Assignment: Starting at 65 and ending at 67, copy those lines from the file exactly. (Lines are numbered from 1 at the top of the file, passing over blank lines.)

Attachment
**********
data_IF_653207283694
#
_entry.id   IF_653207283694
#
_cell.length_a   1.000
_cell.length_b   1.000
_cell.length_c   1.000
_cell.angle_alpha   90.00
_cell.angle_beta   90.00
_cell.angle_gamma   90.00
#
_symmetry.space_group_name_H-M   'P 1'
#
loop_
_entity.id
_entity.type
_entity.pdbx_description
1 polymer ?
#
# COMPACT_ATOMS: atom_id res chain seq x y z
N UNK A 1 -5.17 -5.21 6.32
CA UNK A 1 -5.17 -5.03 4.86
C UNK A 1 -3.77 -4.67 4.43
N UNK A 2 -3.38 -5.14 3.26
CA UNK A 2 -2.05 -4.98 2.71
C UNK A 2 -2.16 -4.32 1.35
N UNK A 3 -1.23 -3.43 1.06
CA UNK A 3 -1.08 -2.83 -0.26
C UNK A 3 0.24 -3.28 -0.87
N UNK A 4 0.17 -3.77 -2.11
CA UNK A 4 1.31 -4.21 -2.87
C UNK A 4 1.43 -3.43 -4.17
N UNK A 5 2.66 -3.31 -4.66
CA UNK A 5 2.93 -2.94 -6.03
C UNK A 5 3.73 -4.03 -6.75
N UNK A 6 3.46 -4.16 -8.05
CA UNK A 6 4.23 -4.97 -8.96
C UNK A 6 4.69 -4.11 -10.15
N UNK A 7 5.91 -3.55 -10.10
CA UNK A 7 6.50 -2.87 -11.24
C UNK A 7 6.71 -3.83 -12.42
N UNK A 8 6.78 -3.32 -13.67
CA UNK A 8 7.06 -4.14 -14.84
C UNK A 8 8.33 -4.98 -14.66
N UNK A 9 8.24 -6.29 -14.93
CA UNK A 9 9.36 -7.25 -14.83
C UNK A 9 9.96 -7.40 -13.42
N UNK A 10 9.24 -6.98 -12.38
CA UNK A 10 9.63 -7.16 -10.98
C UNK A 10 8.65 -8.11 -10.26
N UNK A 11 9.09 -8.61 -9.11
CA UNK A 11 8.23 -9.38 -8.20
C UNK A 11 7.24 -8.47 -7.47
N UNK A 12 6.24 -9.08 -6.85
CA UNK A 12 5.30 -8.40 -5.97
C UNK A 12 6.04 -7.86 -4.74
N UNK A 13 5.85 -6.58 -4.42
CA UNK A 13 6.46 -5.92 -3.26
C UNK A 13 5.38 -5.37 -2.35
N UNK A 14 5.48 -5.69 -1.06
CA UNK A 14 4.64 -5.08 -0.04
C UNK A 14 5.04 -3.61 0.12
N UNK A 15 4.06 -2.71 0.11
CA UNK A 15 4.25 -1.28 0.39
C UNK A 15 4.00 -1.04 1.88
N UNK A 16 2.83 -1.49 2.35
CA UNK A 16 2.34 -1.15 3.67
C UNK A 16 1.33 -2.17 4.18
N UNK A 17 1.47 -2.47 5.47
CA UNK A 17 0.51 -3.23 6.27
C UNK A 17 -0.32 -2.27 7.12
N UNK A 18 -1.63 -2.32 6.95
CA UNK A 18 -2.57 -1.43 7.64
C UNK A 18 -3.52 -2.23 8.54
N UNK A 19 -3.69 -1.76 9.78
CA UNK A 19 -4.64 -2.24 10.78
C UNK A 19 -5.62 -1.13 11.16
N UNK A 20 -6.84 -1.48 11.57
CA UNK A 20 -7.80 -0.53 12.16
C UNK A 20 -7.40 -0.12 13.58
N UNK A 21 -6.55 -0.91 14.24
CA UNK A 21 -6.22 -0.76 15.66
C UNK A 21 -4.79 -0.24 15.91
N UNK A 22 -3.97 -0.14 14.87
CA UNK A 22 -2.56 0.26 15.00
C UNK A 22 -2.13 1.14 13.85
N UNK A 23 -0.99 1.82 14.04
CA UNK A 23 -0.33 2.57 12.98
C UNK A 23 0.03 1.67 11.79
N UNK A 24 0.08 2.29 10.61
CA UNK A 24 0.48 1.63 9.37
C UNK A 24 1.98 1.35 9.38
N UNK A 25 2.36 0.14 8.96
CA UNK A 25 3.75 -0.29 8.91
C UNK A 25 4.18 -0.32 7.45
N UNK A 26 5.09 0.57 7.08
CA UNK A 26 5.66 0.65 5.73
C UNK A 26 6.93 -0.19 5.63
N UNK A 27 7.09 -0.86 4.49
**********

C UNK A 15 4.00 -1.04 1.88
N UNK A 16 2.83 -1.49 2.35
CA UNK A 16 2.34 -1.15 3.67